The European Commission unveiled plans to save Europe’s summer vacations, proposing the gradual lifting of travel restrictions and border controls throughout the EU for summer.
Since the pandemic, most EU countries have limited people’s movement, with ‘non-essential travel’ being restricted, as well as imposing quarantine measures.
Brussels wants to start thinking about lifting such restrictions but has suggested detailed guidelines to keep travellers and workers safe.
While the EU is keen to save what it can of the summer season, EC vice-president Margrete Vestager admitted it will “not be a normal summer”.
The European Commission proposes an approach in phases which “starts by lifting restrictions between areas or Member States with sufficiently similar epidemiological situations.” So citizens of countries with similar levels of infections should be able to travel more freely.
There should also be enough capacity in hospitals, as well as testing, surveillance and contact tracing capacities in place for tourism to start again.
How should travel change?
All crossings should have “containment measures” in place, where social distancing cannot be respected.
The EU recommends buying tickets and doing check-ins online.
Fewer passengers should be allowed to board vehicles, and passengers not from the same household sit apart and face masks should be required.
Beyond this, sanitising gel should be freely available during journeys. Food/drink should not be served aboard.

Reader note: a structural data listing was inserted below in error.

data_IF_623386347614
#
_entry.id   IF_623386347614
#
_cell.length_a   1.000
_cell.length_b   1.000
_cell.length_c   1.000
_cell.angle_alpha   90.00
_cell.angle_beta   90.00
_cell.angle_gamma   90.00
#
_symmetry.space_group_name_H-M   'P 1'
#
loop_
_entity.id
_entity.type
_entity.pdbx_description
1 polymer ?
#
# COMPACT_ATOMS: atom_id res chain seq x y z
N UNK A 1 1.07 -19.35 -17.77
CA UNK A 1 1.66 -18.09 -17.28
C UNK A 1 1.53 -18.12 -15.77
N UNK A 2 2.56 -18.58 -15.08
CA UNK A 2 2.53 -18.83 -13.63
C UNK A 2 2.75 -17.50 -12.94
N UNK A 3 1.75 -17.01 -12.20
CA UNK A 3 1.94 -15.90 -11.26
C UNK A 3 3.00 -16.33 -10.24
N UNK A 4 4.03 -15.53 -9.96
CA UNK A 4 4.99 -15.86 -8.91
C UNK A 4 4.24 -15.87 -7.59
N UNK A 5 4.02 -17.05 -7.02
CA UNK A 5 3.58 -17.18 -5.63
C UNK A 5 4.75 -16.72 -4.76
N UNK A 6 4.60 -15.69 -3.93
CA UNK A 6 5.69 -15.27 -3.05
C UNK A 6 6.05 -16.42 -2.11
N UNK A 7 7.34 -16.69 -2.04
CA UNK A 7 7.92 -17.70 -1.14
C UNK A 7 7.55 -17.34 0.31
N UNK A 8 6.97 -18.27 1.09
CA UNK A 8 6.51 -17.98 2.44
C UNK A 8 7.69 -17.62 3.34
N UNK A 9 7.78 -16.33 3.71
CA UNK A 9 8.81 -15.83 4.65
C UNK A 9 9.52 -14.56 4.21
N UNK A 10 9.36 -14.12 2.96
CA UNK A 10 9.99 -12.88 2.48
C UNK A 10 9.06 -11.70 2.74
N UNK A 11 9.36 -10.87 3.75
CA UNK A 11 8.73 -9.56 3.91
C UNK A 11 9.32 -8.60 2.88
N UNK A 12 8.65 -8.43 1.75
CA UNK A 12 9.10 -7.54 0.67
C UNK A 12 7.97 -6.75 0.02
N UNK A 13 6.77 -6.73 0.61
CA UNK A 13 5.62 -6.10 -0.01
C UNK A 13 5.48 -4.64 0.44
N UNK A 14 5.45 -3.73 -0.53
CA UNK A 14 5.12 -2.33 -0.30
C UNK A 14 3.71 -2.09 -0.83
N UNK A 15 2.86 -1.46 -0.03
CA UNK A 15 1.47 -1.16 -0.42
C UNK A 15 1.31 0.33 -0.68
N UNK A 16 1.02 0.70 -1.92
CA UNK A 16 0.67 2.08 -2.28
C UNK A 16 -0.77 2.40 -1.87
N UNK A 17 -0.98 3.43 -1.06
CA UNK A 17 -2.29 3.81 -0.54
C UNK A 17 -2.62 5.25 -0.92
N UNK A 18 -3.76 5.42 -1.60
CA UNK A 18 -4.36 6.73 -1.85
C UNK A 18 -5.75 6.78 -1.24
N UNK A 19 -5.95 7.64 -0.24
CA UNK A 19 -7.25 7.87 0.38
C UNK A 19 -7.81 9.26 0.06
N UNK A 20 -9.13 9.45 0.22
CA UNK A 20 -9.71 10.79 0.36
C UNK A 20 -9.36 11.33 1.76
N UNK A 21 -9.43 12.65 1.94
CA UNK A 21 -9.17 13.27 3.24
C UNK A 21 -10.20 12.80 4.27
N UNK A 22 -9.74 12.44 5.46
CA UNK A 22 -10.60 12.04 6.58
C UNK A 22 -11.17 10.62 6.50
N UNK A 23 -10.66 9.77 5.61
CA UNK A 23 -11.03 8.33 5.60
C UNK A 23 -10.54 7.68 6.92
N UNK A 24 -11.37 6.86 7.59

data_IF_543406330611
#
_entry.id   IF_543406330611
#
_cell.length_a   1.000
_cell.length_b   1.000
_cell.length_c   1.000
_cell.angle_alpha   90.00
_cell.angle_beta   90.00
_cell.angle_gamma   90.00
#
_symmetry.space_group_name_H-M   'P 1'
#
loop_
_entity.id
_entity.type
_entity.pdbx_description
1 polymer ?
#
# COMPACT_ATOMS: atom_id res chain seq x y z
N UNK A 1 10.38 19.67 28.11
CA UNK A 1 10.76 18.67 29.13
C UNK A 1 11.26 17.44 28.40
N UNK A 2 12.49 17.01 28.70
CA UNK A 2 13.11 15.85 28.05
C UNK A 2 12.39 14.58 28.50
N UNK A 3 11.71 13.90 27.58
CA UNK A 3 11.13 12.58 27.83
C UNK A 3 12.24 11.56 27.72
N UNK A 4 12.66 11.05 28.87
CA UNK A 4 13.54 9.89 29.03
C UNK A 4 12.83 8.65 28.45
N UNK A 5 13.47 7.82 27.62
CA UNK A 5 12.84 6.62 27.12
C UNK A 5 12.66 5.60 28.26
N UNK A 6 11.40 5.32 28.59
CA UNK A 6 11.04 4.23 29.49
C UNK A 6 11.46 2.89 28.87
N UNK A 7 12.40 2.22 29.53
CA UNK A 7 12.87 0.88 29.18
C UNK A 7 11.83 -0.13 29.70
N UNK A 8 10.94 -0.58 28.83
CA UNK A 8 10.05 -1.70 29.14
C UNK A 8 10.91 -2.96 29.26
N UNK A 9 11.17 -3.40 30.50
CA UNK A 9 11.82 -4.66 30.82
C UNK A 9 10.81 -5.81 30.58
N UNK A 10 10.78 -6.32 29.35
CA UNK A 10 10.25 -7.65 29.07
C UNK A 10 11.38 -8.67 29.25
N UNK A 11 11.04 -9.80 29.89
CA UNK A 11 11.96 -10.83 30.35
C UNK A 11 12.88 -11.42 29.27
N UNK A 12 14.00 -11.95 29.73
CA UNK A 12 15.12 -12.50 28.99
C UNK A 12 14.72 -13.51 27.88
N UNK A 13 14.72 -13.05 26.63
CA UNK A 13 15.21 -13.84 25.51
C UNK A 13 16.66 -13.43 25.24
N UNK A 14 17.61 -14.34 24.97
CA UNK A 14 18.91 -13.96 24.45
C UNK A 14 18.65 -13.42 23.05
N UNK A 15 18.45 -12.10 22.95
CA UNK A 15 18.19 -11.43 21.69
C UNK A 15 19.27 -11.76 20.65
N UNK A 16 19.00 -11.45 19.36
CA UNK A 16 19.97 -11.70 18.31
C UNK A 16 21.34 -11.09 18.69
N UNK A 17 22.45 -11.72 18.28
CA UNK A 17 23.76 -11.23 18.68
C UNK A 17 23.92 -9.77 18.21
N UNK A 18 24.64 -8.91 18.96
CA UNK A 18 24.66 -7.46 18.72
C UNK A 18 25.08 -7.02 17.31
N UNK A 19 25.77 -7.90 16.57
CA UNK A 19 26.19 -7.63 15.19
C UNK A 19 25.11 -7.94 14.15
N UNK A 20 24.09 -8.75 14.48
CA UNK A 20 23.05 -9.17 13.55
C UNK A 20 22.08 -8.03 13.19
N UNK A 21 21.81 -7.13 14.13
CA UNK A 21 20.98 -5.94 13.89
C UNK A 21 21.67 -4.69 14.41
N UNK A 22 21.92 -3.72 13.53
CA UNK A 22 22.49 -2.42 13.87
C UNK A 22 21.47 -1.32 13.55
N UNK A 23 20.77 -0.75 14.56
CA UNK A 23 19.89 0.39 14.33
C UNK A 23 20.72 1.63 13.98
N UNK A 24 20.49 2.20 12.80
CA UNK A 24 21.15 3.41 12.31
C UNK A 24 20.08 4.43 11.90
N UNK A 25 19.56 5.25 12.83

The proposals say that in areas which would expect a big wave of tourists, that the areas have sufficient health system capacity “in place for local people and tourists so that in the event of a sudden increase in cases, primary care, hospital and intensive care services are not overwhelmed”.
At the destination
The guidelines also state that the health of guests and workers must be paramount for tourism to return. All tourism staff should receive training on prevention and be able to recognise COVID-19’s symptoms.
The EC also recommends operating with fewer staff.
Maintaining social distancing in hotels and restaurants could mean allocating slots for meal times.
The choice remains up to each EU country on which of these recommendations they apply.
Vouchers versus refunds
The EU has faced a tough battle between passengers and airlines over the latter issuing vouchers instead of a full refund when a flight has been cancelled. The EU executive insists that refunds will remain the safety net for passengers.